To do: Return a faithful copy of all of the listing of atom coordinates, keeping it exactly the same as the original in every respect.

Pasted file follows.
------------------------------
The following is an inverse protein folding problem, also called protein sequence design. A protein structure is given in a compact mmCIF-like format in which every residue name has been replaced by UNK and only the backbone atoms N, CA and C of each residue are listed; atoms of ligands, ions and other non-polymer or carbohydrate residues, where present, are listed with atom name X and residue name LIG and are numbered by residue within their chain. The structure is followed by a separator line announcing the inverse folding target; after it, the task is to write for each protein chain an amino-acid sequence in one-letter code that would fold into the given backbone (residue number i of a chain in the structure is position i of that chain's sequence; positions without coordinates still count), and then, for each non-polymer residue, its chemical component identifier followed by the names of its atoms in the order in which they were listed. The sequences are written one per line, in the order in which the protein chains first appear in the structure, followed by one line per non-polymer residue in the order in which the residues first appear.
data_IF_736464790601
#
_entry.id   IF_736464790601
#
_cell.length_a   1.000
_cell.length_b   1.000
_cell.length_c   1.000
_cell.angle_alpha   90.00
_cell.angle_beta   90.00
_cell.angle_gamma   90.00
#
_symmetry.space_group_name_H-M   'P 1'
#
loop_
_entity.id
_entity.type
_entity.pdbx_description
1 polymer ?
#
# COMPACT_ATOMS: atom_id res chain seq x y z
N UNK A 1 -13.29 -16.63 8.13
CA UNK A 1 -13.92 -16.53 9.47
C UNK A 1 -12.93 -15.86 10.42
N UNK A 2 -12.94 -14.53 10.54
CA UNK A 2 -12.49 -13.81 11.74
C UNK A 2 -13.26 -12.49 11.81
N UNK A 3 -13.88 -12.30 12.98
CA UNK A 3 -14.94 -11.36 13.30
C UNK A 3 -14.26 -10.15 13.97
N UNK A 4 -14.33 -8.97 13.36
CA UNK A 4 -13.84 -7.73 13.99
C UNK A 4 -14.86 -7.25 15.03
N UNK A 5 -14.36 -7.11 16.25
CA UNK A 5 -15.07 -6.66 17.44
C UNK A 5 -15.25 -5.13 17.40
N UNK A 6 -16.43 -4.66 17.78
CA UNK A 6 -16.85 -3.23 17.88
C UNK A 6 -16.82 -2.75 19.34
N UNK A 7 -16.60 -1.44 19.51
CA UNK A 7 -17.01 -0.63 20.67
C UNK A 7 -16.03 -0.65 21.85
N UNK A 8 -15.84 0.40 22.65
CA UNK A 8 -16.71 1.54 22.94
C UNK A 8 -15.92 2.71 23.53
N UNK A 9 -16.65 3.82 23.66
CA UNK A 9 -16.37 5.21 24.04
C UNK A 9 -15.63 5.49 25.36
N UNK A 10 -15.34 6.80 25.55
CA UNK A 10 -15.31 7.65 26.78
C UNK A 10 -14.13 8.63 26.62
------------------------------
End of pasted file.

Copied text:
The following is an inverse protein folding problem, also called protein sequence design. A protein structure is given in a compact mmCIF-like format in which every residue name has been replaced by UNK and only the backbone atoms N, CA and C of each residue are listed; atoms of ligands, ions and other non-polymer or carbohydrate residues, where present, are listed with atom name X and residue name LIG and are numbered by residue within their chain. The structure is followed by a separator line announcing the inverse folding target; after it, the task is to write for each protein chain an amino-acid sequence in one-letter code that would fold into the given backbone (residue number i of a chain in the structure is position i of that chain's sequence; positions without coordinates still count), and then, for each non-polymer residue, its chemical component identifier followed by the names of its atoms in the order in which they were listed. The sequences are written one per line, in the order in which the protein chains first appear in the structure, followed by one line per non-polymer residue in the order in which the residues first appear.
data_IF_736464790601
#
_entry.id   IF_736464790601
#
_cell.length_a   1.000
_cell.length_b   1.000
_cell.length_c   1.000
_cell.angle_alpha   90.00
_cell.angle_beta   90.00
_cell.angle_gamma   90.00
#
_symmetry.space_group_name_H-M   'P 1'
#
loop_
_entity.id
_entity.type
_entity.pdbx_description
1 polymer ?
#
# COMPACT_ATOMS: atom_id res chain seq x y z
N UNK A 1 -13.29 -16.63 8.13
CA UNK A 1 -13.92 -16.53 9.47
C UNK A 1 -12.93 -15.86 10.42
N UNK A 2 -12.94 -14.53 10.54
CA UNK A 2 -12.49 -13.81 11.74
C UNK A 2 -13.26 -12.49 11.81
N UNK A 3 -13.88 -12.30 12.98
CA UNK A 3 -14.94 -11.36 13.30
C UNK A 3 -14.26 -10.15 13.97
N UNK A 4 -14.33 -8.97 13.36
CA UNK A 4 -13.84 -7.73 13.99
C UNK A 4 -14.86 -7.25 15.03
N UNK A 5 -14.36 -7.11 16.25
CA UNK A 5 -15.07 -6.66 17.44
C UNK A 5 -15.25 -5.13 17.40
N UNK A 6 -16.43 -4.66 17.78
CA UNK A 6 -16.85 -3.23 17.88
C UNK A 6 -16.82 -2.75 19.34
N UNK A 7 -16.60 -1.44 19.51
CA UNK A 7 -17.01 -0.63 20.67
C UNK A 7 -16.03 -0.65 21.85
N UNK A 8 -15.84 0.40 22.65
CA UNK A 8 -16.71 1.54 22.94
C UNK A 8 -15.92 2.71 23.53
N UNK A 9 -16.65 3.82 23.66
CA UNK A 9 -16.37 5.21 24.04
C UNK A 9 -15.63 5.49 25.36
N UNK A 10 -15.34 6.80 25.55
CA UNK A 10 -15.31 7.65 26.78
C UNK A 10 -14.13 8.63 26.62